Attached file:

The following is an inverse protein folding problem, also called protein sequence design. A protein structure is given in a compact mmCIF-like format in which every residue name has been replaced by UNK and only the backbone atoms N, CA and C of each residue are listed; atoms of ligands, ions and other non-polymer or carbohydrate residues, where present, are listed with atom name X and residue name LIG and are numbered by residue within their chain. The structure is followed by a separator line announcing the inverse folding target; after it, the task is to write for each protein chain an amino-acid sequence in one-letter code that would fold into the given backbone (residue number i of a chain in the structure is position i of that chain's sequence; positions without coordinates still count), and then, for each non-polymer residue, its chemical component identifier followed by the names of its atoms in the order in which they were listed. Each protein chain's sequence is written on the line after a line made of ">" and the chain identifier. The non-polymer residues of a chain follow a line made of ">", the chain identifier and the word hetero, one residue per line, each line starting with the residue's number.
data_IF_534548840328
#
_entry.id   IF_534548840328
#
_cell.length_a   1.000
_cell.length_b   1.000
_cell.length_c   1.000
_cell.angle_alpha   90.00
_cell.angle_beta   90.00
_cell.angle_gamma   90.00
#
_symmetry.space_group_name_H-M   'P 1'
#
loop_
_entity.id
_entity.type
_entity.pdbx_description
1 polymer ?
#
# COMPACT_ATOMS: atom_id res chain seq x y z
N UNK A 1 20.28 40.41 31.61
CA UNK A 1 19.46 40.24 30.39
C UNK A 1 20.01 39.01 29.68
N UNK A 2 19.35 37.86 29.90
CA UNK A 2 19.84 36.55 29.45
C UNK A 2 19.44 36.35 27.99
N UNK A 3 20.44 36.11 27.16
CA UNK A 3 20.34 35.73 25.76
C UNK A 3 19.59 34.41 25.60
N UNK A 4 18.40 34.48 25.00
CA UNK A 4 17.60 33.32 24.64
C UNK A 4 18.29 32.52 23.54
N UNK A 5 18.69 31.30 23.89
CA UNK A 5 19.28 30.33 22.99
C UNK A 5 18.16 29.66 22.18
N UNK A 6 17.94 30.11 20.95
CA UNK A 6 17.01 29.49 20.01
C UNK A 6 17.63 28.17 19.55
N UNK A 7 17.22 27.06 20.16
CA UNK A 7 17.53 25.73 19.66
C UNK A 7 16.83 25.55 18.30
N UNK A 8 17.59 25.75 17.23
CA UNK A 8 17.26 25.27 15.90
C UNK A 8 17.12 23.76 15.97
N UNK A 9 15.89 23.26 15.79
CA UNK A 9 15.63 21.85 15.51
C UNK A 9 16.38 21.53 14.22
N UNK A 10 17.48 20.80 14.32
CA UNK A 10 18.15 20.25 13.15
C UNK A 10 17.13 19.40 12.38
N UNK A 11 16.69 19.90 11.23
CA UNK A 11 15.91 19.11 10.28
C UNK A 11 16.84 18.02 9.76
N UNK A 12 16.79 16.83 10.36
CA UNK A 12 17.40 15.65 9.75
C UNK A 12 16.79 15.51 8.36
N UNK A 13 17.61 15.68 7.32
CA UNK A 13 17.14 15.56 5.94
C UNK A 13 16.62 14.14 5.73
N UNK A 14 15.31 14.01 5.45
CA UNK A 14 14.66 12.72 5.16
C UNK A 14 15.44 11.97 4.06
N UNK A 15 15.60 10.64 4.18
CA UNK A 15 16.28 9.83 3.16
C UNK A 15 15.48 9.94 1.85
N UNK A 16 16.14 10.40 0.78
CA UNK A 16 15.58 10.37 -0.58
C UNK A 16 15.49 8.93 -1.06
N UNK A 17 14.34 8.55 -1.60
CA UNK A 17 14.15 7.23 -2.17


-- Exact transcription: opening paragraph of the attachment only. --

The following is an inverse protein folding problem, also called protein sequence design. A protein structure is given in a compact mmCIF-like format in which every residue name has been replaced by UNK and only the backbone atoms N, CA and C of each residue are listed; atoms of ligands, ions and other non-polymer or carbohydrate residues, where present, are listed with atom name X and residue name LIG and are numbered by residue within their chain. The structure is followed by a separator line announcing the inverse folding target; after it, the task is to write for each protein chain an amino-acid sequence in one-letter code that would fold into the given backbone (residue number i of a chain in the structure is position i of that chain's sequence; positions without coordinates still count), and then, for each non-polymer residue, its chemical component identifier followed by the names of its atoms in the order in which they were listed. Each protein chain's sequence is written on the line after a line made of ">" and the chain identifier. The non-polymer residues of a chain follow a line made of ">", the chain identifier and the word hetero, one residue per line, each line starting with the residue's number.